Justin Simmons

AFC West Notes: Broncos, Brown, Chiefs

Broncos defensive coordinator Ed Donatell required hospitalization after contracting the coronavirus, according to the team. The second-year Denver DC was hospitalized last week but discharged Sunday, Mike Klis of 9News tweets. He remains away from the team, recovering at home. Donatell, 63, has been battling COVID-19 symptoms since Oct. 31 and has missed the past three games. Donatell, who is in his third stint with the franchise, one of a few Broncos staffers to have contracted the virus. Running backs coach Curtis Modkins did so in October, and offensive line coach Mike Munchak was in the team’s COVID protocol. GM John Elway and team president Joe Ellis tested positive for the virus. Elway announced he has recovered, while Ellis has been in quarantine for nearly three weeks and has yet to be cleared to return, Klis notes.

Here is the latest from the AFC West:

  • The NFL has expressed “serious concern” about the outbreak among Broncos staffers, according to CBS Sports’ Jason La Canfora. The league and the NFLPA have continued to stress the importance of non-players adhering to the evolving COVID-19 protocols, per JLC.
  • The Raiders have been the league’s chief culprits at violating the NFL’s coronavirus policies, and their latest issue — Clelin Ferrell‘s positive test causing half the team’s starting defense to land on the reserve/COVID-19 list — could conceivably prompt the NFL to move another Las Vegas Sunday-night tilt off of primetime. As of Wednesday evening, however, the league has no plans to change the start time for Week 11’s Raiders-Chiefs rematch, Adam Schefter of ESPN.com tweets. The NFL moved Week 7’s Buccaneers-Raiders game to a Sunday-afternoon window after Trent Brown‘s positive test caused Las Vegas’ starting O-line to miss a week’s worth of workouts.
  • Speaking of Brown, the mammoth right tackle remains on the Raiders’ COVID list. However, a hope exists Brown can receive clearance to resume workouts next week, Schefter tweets. Brown is naturally at higher risk of developing severe symptoms from the virus compared to most players, due to his weight (380 pounds), but he wants to play again this season. The Raiders have placed Brown on their virus list twice this year, the second time due to a pregame issue in Cleveland resulting in the 27-year-old blocker being hospitalized.
  • While Justin Simmons has not made an issue of his contract since he and the Broncos failed to come to an extension agreement in July, he would prefer to stay with the team, per the Denver Post’s Ryan O’Halloran. The floor for the standout safety will likely be $14MM per year on a long-term deal, with five safeties signing deals worth $14MM AAV or more since March 2019. Simmons has played every snap for the Broncos this season and ranks as Pro Football Focus’ fourth-highest-graded safety, a year after he landed second on PFF’s list. Citing the pandemic, Simmons said, via O’Halloran, he is grateful for his setup (an $11.4MM franchise tag salary). This comes after he expressed disappointment no deal emerged this summer. If the Broncos tag Simmons again, he would be entitled to a $13.7MM 2021 salary.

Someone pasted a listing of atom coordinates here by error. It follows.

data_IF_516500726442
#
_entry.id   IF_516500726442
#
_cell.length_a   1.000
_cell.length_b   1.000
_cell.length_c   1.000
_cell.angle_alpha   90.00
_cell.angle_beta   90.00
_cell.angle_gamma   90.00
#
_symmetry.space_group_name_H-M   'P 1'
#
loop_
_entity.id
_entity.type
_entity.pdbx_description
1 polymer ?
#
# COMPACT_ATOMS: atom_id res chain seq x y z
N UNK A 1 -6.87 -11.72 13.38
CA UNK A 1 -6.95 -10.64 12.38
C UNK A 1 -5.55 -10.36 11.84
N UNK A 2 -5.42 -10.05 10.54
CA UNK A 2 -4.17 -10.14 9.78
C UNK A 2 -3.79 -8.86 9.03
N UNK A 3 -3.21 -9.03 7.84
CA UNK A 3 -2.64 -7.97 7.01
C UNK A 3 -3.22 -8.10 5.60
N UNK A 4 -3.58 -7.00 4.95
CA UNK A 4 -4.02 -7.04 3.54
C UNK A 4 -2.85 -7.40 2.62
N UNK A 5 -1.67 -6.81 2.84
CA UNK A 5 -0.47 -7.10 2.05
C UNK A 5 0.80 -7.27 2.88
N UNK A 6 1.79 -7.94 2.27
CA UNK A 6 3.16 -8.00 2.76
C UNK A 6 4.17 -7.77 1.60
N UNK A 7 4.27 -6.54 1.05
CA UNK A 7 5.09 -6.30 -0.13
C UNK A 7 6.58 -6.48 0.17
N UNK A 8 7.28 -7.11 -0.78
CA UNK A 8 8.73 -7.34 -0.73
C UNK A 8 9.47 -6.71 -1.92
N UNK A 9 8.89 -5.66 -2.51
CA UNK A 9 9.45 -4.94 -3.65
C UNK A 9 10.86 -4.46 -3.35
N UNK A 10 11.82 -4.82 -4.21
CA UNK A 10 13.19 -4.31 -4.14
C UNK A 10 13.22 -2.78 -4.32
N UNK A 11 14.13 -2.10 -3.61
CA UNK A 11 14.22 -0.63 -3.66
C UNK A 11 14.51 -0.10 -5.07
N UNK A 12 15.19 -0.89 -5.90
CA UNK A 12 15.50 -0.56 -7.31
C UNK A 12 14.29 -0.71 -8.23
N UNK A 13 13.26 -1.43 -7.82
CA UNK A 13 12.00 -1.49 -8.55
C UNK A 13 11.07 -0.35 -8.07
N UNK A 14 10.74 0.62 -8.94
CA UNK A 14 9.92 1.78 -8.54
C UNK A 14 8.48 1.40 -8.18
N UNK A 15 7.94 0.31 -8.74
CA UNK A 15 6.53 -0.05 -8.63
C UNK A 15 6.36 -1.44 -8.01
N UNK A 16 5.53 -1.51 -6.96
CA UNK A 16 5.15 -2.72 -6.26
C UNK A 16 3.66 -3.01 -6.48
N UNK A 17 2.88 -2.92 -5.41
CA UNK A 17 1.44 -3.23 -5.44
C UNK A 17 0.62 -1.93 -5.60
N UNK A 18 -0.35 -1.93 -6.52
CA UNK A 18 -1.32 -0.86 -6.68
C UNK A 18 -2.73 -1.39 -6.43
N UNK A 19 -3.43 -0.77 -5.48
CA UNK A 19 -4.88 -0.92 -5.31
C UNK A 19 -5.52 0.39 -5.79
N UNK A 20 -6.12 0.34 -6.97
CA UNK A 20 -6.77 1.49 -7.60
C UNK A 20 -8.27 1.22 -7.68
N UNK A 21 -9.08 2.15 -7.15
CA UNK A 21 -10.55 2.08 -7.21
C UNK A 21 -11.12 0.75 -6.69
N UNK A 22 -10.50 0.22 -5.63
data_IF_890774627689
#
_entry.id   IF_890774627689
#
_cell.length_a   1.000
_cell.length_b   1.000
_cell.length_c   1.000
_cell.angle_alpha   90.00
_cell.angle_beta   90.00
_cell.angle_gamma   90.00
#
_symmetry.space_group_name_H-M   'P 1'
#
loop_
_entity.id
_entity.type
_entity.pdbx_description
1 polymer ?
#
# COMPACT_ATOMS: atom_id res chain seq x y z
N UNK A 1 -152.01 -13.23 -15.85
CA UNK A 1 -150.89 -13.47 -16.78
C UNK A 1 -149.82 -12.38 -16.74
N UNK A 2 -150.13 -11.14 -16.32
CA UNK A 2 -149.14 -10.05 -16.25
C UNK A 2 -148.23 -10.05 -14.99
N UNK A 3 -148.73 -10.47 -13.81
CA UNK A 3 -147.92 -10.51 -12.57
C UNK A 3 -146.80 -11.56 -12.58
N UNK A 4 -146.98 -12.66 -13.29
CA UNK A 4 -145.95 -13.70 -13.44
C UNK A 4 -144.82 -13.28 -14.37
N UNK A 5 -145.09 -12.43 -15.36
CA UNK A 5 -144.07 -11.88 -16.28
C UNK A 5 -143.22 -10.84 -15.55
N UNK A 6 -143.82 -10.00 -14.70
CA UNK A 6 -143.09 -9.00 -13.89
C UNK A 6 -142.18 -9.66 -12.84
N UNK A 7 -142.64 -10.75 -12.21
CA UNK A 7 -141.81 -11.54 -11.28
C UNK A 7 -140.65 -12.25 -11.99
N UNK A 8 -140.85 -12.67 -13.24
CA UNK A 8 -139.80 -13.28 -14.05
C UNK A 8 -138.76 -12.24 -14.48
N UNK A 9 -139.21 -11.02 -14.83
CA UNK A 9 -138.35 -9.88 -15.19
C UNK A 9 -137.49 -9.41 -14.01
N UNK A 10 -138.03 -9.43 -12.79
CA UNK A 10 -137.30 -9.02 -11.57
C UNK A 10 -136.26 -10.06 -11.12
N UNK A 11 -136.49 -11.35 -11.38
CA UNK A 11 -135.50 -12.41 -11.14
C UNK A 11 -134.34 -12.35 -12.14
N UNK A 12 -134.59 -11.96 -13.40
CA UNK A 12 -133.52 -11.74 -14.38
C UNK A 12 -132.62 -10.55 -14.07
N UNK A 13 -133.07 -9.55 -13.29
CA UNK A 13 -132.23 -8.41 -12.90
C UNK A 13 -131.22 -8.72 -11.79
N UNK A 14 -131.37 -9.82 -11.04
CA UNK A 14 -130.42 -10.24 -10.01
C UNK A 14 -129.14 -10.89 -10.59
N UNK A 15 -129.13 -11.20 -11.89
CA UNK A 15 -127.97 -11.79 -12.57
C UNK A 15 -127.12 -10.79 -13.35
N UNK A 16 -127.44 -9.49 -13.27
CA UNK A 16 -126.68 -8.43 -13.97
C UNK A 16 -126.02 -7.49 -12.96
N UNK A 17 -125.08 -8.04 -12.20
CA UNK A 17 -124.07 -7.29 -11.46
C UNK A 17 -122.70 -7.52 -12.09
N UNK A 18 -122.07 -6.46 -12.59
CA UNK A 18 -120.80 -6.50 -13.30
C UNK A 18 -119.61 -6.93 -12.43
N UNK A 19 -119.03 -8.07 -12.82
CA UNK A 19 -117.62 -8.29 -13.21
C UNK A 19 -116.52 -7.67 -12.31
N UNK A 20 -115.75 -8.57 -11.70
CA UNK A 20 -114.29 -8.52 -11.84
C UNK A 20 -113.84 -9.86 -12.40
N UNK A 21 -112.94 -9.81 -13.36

• Former Simmons secondary mate Chris Harris will return to action soon. The Chargers designated the All-Decade cornerback to return from IR on Wednesday. The team has three weeks to activate him. Harris, who signed a two-year deal worth $17.5MM in March, has been out since Week 2 because of a foot injury.

AFC West Rumors: Raiders, Simmons, Jones

From Cliff Branch to James Jett to Darrius Heyward-Bey (to name a few of many), the Raiders have been known for their speed affinity for decades. They surprised many by making Henry Ruggs the first wide receiver pick in this draft. Their owner was eyeing the Alabama deep threat for months leading up to the draft. Citing a lack of team speed for the past several years, Mark Davis said he pegged Ruggs as the first-rounder he wanted for six months going into this year’s draft, via Vic Tafur of The Athletic (subscription required). Chosen before Alabama teammate Jerry Jeudy and Oklahoma’s CeeDee Lamb, Ruggs did not eclipse 800 yards in a college season. And he spent time this offseason rehabbing a thigh injury he sustained two months ago while helping a friend move. However, Ruggs said Wednesday he is 100%, per Scott Bair of NBC Sports Bay Area (on Twitter), as Raiders rookies prepare for the team’s strength and conditioning period.

Here is the latest from the AFC West:

  • For the first time in five negotiations with franchise-tagged players, Broncos GM John Elway did not close a deal. Justin Simmons will play this season on the safety tag. Elway said discussions never came close to a deal, but the 10th-year GM believed his offer was “very, very fair.” The offer was believed to place Simmons among the five or six highest-paid safeties. Guaranteed money was an issue, however, with Elway noting the pandemic induced the Broncos to limit the guaranteed dollars in their proposal to Simmons (Twitter links via 9News’ Mike Klis). Elway, who said late last season Simmons would be a priority, still wants to extend the standout defensive back next year.